By Staff Report
Piles of bodies and pools of blood running down the corridors: survivors of the Kenya university massacre described how laughing gunmen taunted their victims amid scenes of total carnage.
Salias Omosa, an 20-year-old education student, said the victims were woken up at gunpoint in Thursday’s pre-dawn attack, and Muslims and non-Muslims picked out by “how they were dressed.”
“‘We don’t fear death, this will be a good Easter holiday for us,’ the attackers were shouting in Swahili, then shooting their guns,” Omosa recounted, still trembling with terror and sitting in the refuge of a military camp.
Omosa managed to escape amid the carnage at Garissa University, after seeing two of his friends executed by the Al Qaeda-linked attackers, who he said were wearing masks and military-style uniforms.
“There were bodies everywhere in execution lines, we saw people whose heads had been blown off, bullet wounds everywhere, it was a grisly mess,” Nyaora told AFP.
Nyaora had rushed with colleagues from his normal work with an IRC ambulance team in the giant Dadaab refugee camp, some 90 kilometres (50 miles) away.
He was one of first frontline medics to enter university halls, providing first aid to both survivors and troops wounded in the heavy fighting.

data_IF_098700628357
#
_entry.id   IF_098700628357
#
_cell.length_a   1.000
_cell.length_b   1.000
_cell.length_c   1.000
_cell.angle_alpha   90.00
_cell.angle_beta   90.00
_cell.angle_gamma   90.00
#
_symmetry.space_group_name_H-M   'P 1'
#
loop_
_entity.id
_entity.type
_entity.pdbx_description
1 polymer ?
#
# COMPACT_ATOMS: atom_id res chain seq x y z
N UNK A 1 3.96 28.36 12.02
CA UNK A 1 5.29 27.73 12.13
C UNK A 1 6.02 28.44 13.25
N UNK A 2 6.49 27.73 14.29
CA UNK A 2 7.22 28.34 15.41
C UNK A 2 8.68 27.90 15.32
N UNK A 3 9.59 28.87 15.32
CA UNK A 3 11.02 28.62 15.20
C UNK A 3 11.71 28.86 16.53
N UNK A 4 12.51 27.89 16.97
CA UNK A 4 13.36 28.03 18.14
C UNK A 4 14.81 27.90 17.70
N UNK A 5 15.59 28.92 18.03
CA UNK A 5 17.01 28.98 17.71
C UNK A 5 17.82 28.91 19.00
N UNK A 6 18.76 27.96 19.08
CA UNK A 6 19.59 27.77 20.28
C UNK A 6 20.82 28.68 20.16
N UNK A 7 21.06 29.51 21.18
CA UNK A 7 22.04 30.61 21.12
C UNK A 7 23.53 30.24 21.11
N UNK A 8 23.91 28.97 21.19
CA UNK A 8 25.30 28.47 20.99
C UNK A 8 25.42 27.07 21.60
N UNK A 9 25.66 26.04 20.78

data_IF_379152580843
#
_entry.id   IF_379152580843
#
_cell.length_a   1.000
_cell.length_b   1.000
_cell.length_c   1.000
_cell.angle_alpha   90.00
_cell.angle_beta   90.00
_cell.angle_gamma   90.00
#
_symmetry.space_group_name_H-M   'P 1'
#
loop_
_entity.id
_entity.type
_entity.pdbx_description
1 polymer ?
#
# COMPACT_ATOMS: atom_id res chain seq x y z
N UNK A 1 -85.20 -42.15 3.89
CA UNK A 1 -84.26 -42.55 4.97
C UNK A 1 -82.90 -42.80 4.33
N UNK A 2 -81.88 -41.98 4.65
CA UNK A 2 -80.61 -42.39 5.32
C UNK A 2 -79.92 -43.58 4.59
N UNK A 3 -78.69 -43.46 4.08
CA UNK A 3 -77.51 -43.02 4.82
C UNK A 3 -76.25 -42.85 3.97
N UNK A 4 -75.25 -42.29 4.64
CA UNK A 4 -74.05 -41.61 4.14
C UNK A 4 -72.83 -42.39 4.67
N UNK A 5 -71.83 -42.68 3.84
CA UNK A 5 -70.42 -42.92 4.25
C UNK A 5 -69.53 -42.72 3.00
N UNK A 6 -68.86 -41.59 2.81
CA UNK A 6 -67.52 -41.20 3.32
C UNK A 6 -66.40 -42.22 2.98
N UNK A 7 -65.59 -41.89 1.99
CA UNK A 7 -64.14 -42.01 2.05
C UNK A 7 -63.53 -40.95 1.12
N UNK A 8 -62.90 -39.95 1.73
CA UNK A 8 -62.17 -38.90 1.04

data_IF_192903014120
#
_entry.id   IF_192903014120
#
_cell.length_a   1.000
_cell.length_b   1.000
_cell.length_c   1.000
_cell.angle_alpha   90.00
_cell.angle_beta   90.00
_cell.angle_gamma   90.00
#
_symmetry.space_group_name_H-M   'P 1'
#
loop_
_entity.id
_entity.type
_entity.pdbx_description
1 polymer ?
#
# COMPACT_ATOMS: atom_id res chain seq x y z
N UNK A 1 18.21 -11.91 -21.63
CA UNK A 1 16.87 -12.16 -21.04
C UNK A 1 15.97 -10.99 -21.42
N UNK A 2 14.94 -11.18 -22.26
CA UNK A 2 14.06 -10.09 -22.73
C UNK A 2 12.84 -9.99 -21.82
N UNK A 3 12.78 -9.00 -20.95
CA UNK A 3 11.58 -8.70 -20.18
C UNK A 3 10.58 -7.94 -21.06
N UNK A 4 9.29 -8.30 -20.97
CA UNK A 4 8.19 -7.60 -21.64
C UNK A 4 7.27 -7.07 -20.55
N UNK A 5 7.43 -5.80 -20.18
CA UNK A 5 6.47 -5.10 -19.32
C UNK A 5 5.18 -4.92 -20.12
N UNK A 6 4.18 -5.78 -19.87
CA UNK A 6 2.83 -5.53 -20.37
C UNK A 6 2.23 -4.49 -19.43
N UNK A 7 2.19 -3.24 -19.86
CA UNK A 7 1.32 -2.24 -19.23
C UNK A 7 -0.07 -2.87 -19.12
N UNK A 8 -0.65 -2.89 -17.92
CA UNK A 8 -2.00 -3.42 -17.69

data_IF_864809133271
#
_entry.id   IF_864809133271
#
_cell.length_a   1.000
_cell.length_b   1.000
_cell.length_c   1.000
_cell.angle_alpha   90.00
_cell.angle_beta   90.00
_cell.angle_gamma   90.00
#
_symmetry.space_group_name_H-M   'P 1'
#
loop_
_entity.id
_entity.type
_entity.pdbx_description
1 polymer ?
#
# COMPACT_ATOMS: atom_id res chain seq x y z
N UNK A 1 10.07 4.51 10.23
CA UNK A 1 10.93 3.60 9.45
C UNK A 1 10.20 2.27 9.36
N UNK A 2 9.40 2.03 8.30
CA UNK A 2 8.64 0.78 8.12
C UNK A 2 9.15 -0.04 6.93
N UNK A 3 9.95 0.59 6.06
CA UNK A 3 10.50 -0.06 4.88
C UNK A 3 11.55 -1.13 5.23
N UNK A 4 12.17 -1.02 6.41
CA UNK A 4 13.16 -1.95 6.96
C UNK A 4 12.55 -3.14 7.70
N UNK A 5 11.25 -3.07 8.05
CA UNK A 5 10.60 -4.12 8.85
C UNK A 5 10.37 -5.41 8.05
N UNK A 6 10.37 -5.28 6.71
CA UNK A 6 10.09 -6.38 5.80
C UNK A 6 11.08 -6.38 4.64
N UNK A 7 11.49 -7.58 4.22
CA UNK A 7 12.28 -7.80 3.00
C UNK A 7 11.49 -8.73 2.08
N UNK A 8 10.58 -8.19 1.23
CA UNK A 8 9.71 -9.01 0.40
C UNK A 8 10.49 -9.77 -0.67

“We were giving first aid during the fighting – and there were soldiers being shot right in front of us, as well as the casualties among the hostages,” the 32-year old Kenyan told AFP, his voice trembling.
“Then when we went into the halls, it was too horrible, too awful to imagine, and yet we saw it,” he said.
“Everyone seemed dead, but then as we talked, some students who had been hidden for hours came out – some from wardrobes, others from the ceiling, and then others who had lain down with the dead, covered in blood, hidden among their friends who had been killed.”
He described how he witnessed three women apparently dead, covered head to toe entirely in blood but in fact physically unharmed, pick themselves up from a pile of corpses.
“The ladies said the gunmen had screamed out in Swahili as they shot the men: ‘We have come to be kill and be killed,'” Nyaora said.
“Then they told the women to ‘swim in the blood,'” as though they were making fun of them, playing games and apparently enjoying the killing, he said, before moving on after apparently forgetting to shoot them too.
Amuna Geoffreys, a second year teaching student, was at a Christian prayer meeting when the shooting began, running to hide in a bush. But he could hear the chilling threats of the gunmen talking to colleagues just inside through a window.
As Geoffreys lay in terrified silence, the gunmen inside made his friends call their parents, to blame their imminent deaths on President Uhuru Kenyatta for having Kenyan troops in Somalia fighting the Shebab.
“The killers demanded people to call home and then say: We are dying, because Uhuru has remained defiant to stay in Somalia’,” he said.
“After they called their parents, there were shots, and then silence,” he said.